So we end up getting a decent number of confused comments saying things like: “Obviously, Ocarina of Time is canon: it’s the basis for the entire Zelda timeline!” Of course it’s nonsense to ask whether an official Nintendo Zelda title is “canon” in the canon-of-events sense of the term. That’s not what we’re doing: we’re asking which video games have made crucial advances to the storytelling craft of the medium, and what exactly those advances were.
ZU: What are the benefits of establishing a video game canon?
AARON: At With a Terrible Fate, we feel that it’s important to think of “establishing a video game canon” as a particular perspective we can adopt in analyzing the storytelling of video games. We do believe that this perspective has distinct advantages over other common ways of discussing and reviewing games, but it also comes with distinct disadvantages. It’s important to see both the pros and the cons of this kind of perspective, and to decide with open eyes whether or not it’s worth adopting.
The major benefits of establishing a video-game canon are fourfold:
- It establishes reference points for better thinking about our relationship to video games as a medium.
- It gives us clearer, functional standards that we can use to better assess the quality of video games.
- It provides a more precise analysis of the special elements of video-game storytelling.
- It equips us with a better understanding of what video games can do as a medium that other storytelling media can’t.
Let me say a bit about each of these, in turn.
Reference points. At bottom, a canon—whether it’s a set of “Great Books” or a set of “Great Video-Game Stories—is a set of works that people can turn to as a tool for better discussing and understanding the subject matter of the canon. The works of the canon serve as reference points in three ways:
- They’re reference points in our conversations with others. When you discuss a particular game with other people, how frequently do you analyze the game by comparing it to other, “canonically successful” (or canonically unsuccessful) video games? “Breath of the Wild is like The Legend of Zelda meeting Skyrim.” “PREY is like SOMA meeting Dishonored, with just a hint of BioShock.” When we do this, we draw on a common knowledge base of just the kind that canonical reference points provide—the kind of knowledge base that colleges like Columbia University aim to impart to students by requiring them to take “core classes” that teach everyone the same set of canonical texts.
- They’re reference points for understanding our own feelings about video games. When I play video games, I often have a gut reaction of liking or disliking it, without immediately knowing why I have that reaction. When I want to know why I have those reactions, it’s natural to reference canonical games in order to provide context around why I might be feeling this particular way. “Why do I feel so cheated by Final Fantasy XIII-2? Maybe it’s because it featured many of the best elements of Chrono Trigger—a game whose storytelling I really enjoy—but it framed those elements with the story of an avatar who literally didn’t want to be in the game’s world or story.” A canon empowers us to make more robust judgments of every game we play much quicker than would otherwise be possible.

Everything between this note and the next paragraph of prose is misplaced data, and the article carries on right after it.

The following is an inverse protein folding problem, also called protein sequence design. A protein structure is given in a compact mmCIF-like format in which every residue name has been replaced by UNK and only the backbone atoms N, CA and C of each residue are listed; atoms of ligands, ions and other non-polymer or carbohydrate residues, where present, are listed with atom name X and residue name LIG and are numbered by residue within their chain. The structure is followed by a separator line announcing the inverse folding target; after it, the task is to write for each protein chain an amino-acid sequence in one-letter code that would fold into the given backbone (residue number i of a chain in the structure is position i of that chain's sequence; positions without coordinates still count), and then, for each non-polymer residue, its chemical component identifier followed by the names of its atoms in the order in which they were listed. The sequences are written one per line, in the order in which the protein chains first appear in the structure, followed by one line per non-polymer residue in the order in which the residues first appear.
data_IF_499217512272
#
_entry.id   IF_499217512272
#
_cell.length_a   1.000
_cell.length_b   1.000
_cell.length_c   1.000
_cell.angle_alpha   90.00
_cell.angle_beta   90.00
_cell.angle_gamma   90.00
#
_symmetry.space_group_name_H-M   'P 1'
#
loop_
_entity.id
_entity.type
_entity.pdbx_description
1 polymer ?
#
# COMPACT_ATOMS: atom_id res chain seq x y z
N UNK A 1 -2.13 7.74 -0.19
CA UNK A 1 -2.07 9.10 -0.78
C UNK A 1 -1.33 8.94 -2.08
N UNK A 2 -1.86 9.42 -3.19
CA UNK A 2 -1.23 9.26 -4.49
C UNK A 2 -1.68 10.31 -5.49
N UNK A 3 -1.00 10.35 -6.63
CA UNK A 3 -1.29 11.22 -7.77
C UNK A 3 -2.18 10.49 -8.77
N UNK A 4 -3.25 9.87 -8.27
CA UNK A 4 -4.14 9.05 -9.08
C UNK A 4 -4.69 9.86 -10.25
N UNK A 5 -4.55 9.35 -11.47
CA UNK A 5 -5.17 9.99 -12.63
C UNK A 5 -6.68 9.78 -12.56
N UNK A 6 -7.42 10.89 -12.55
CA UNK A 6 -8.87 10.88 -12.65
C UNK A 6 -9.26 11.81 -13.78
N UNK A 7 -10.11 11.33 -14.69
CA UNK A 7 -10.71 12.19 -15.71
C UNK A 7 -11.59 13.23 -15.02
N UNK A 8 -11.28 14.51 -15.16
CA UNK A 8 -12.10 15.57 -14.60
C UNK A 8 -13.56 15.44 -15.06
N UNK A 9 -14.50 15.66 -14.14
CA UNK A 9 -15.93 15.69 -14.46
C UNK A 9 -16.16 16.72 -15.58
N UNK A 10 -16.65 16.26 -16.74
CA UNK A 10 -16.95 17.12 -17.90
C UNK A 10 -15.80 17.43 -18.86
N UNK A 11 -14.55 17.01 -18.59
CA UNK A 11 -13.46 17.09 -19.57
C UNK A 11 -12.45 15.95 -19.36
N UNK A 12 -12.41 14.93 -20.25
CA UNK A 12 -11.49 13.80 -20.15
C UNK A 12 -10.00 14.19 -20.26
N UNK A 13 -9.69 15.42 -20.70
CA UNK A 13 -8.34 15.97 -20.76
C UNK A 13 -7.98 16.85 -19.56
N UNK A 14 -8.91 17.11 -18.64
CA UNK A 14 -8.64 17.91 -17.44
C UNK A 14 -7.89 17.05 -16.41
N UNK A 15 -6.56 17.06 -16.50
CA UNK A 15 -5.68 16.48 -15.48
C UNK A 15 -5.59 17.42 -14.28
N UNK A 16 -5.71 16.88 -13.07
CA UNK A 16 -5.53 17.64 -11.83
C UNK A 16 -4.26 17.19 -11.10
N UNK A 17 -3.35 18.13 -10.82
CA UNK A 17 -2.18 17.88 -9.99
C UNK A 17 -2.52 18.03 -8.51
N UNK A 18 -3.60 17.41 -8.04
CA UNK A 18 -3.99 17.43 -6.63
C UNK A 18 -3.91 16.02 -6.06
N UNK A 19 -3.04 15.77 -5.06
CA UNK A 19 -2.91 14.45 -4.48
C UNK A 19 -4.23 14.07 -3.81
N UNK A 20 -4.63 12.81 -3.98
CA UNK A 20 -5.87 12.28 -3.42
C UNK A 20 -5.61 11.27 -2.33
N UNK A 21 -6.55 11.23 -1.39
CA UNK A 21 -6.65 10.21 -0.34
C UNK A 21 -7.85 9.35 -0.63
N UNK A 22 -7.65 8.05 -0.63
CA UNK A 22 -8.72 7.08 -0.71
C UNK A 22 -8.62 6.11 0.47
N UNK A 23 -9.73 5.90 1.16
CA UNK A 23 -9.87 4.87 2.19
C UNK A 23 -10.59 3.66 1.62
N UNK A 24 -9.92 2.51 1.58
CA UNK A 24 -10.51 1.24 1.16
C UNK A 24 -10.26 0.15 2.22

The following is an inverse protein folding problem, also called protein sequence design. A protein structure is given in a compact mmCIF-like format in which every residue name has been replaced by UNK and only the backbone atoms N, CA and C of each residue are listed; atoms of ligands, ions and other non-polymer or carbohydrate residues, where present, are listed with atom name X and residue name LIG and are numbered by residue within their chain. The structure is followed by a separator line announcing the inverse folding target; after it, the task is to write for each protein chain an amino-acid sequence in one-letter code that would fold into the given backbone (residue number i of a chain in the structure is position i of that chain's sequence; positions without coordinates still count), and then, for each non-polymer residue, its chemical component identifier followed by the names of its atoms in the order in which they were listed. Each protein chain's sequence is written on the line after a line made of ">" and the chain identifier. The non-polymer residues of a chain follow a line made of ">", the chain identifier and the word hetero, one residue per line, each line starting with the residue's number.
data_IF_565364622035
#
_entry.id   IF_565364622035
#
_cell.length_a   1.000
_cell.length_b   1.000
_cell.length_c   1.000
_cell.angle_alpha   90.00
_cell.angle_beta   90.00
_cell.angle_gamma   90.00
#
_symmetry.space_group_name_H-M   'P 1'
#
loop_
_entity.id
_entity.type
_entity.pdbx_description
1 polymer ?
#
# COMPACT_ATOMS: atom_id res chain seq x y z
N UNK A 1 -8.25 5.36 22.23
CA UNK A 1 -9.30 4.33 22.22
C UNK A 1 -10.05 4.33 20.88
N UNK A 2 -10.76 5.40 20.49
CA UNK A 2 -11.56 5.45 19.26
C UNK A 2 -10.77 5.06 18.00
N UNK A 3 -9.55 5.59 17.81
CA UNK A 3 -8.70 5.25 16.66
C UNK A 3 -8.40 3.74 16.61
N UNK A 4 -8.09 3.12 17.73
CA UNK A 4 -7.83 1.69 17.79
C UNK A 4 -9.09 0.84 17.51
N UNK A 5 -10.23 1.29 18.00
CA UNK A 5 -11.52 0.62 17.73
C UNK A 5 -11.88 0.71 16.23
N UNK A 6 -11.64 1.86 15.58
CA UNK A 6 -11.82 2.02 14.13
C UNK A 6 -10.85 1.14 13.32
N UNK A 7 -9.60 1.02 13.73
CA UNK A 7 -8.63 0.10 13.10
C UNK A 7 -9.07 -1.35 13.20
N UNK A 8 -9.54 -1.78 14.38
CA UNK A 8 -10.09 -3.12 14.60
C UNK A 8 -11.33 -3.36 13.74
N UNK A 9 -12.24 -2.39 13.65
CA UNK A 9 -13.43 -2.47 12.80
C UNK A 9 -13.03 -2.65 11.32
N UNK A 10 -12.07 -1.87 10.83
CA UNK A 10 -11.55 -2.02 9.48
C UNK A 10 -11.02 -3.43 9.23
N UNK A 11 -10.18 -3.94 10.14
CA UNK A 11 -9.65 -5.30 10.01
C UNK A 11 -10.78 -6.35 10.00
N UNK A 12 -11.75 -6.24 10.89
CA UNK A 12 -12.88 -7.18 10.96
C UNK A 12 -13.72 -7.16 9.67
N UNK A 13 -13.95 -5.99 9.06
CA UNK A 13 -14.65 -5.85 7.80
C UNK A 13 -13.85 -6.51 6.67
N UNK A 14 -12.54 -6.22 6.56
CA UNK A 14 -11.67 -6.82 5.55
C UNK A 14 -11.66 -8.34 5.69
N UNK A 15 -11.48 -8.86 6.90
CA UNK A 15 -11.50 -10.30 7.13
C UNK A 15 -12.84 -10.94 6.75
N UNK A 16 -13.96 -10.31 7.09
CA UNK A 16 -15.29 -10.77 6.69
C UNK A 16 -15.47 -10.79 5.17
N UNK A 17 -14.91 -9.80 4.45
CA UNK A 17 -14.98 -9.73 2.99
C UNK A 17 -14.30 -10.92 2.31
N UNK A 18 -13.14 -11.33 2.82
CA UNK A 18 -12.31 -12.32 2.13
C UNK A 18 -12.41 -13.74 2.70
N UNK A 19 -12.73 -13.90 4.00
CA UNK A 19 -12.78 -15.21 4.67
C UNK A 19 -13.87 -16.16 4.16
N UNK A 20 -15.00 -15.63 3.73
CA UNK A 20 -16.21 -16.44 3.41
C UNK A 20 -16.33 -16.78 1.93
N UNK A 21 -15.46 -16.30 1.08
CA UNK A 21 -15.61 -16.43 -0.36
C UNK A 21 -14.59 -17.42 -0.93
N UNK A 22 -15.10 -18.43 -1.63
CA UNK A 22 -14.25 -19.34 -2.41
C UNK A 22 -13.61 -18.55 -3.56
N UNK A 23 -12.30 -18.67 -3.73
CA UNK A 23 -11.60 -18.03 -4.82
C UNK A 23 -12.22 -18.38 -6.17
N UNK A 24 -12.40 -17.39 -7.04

- They’re reference points for better understanding other works. If you try to start from scratch every time you analyze a video game, pretending as if it were the first video game to have ever existed, your process is severely limited: you end up having to reinvent the wheel in order to understand foundational storytelling elements like interactivity, choice structures, theming, and so on. In contrast, if you have a canon on which to draw, you can more clearly see how each new game is in dialogue with older games. Shakespeare didn’t write Hamlet in a vacuum: he was responding to classic literary works like The Oedipus Cycle and The Divine Comedy. Similarly, Okami didn’t appear out of the ether: it was engaging with a rich history that included both classical, mythological sources, and other games, like Ocarina of Time.
Functional standards. When most reviewers determine the quality of a new video game, they do so by rating it on a variety of features: features like “story,” “replay value,” “gameplay,” and so on. They’ll grade the video game on each of these features, and then they’ll average those grades in some way to determine the game’s overall grade.
I think this is a misguided way to determine the value of video games. The problem is that this kind of review fails to distinguish between the different functions a video game can serve. Video games can serve a variety of functions: they can be a medium for storytelling (that’s the function we care most about at With a Terrible Fate); they can be a form of entertainment; they can be a tool for learning new things; they can be a way of socializing with other people; and so on. To judge a game’s “overall quality” with a numerical rating is to ignore the question of what functional role we’re judging the game to have succeeded (or failed) in filling.